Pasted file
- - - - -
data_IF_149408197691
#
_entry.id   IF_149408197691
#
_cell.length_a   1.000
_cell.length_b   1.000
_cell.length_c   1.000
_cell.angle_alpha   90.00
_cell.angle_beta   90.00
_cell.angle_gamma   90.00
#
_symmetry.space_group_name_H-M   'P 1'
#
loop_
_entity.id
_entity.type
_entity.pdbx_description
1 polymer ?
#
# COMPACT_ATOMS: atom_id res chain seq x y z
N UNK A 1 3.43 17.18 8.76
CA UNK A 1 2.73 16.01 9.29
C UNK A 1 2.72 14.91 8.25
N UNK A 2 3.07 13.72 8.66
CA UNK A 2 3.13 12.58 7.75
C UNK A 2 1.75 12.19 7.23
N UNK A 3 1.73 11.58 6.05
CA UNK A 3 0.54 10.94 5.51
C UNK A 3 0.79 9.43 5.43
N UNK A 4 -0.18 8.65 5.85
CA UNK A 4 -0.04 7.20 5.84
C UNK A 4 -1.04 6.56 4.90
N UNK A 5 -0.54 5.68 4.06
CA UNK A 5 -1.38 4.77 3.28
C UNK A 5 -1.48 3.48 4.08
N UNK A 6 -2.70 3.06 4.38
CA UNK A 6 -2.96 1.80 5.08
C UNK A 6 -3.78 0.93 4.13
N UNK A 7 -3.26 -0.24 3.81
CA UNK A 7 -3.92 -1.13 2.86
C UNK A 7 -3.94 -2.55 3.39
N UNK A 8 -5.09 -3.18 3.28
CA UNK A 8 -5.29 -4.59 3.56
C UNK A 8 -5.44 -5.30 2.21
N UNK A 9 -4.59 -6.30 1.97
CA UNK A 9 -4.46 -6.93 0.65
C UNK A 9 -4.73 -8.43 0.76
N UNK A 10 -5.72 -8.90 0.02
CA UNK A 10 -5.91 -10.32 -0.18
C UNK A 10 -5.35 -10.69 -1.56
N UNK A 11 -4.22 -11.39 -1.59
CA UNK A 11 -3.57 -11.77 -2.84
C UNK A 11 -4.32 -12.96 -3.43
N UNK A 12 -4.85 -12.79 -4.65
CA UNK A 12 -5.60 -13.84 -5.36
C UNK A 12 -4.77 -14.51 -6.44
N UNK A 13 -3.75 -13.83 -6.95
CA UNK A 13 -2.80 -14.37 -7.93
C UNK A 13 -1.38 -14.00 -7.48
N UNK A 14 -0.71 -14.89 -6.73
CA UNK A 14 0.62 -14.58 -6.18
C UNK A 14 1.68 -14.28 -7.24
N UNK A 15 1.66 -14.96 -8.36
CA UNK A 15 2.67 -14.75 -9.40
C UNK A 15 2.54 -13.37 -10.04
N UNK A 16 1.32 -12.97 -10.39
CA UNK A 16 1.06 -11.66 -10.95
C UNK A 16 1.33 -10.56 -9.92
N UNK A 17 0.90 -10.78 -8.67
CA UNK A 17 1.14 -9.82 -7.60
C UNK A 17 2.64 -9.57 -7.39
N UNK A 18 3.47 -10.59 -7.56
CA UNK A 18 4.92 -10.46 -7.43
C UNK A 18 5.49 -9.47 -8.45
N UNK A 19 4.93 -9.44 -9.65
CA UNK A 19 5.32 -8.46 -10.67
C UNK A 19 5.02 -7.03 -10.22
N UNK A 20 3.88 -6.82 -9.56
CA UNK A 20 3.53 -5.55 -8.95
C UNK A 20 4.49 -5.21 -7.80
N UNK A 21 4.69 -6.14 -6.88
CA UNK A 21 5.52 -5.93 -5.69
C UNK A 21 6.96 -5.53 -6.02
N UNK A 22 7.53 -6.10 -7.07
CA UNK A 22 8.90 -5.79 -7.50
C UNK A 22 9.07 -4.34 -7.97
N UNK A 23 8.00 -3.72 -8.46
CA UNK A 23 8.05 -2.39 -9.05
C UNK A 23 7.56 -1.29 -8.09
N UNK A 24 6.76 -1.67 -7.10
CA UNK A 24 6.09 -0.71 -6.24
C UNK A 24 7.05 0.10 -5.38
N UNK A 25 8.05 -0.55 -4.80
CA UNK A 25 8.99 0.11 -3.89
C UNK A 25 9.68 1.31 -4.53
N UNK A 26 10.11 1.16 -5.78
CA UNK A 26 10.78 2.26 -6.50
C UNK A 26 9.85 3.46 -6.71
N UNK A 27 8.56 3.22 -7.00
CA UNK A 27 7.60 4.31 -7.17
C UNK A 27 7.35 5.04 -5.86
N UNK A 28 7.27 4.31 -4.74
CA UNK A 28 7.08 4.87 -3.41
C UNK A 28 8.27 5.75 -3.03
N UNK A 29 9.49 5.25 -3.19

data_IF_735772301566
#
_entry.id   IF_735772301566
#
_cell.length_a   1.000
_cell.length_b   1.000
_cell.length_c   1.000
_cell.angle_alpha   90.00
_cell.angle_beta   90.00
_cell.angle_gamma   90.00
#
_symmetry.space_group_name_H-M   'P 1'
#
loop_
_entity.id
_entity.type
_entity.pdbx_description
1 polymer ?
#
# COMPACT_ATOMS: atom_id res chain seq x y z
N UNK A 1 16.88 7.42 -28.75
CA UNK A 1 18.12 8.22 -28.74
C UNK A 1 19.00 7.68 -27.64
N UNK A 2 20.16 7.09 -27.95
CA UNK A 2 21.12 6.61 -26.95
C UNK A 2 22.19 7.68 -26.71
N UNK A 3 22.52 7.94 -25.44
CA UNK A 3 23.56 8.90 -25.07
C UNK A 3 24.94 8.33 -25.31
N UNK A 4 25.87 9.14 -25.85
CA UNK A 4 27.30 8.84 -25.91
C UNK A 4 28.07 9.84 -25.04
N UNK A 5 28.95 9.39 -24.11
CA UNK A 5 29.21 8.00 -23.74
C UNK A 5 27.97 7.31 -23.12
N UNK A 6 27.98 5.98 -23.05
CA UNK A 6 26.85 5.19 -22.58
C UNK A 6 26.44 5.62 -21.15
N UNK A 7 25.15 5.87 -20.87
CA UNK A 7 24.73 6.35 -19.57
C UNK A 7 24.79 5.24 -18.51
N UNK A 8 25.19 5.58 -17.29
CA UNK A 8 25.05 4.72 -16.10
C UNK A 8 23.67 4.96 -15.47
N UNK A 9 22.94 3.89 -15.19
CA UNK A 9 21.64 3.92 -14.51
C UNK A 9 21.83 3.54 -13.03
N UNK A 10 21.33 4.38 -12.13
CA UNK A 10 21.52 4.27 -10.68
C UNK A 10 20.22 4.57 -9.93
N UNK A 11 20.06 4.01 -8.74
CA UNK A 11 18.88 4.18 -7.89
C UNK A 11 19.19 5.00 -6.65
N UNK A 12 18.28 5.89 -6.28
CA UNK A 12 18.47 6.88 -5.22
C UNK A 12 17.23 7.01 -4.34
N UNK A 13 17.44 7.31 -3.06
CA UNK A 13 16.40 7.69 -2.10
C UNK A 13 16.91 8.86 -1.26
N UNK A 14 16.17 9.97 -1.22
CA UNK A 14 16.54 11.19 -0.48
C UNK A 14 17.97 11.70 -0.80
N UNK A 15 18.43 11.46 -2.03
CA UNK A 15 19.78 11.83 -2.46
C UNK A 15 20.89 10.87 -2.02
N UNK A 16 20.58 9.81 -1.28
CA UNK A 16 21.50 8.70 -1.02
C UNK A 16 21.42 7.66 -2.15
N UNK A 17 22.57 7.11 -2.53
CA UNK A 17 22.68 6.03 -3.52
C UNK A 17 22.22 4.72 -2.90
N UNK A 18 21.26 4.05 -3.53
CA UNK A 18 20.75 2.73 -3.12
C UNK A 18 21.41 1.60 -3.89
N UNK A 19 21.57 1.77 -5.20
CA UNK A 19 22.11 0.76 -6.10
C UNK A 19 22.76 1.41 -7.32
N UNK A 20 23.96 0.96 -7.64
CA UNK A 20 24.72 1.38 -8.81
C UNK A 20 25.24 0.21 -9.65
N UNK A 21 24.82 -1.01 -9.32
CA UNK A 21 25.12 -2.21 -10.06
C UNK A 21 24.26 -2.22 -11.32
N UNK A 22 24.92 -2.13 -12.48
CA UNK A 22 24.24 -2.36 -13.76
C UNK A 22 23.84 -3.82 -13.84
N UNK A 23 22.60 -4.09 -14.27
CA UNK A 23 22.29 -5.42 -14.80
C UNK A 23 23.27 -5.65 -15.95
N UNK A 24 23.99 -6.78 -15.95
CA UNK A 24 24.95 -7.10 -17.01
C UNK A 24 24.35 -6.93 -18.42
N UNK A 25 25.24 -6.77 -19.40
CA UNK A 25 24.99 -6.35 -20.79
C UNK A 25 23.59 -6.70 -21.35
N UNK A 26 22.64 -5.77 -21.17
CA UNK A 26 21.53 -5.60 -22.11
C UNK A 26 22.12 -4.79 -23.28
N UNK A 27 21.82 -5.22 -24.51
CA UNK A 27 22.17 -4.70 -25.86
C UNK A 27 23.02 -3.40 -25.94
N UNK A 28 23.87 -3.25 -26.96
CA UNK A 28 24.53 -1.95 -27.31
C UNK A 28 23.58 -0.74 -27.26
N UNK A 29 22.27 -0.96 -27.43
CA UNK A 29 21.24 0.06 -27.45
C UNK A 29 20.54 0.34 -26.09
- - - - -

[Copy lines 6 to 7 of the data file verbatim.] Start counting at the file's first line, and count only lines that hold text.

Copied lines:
_cell.length_b   1.000
_cell.length_c   1.000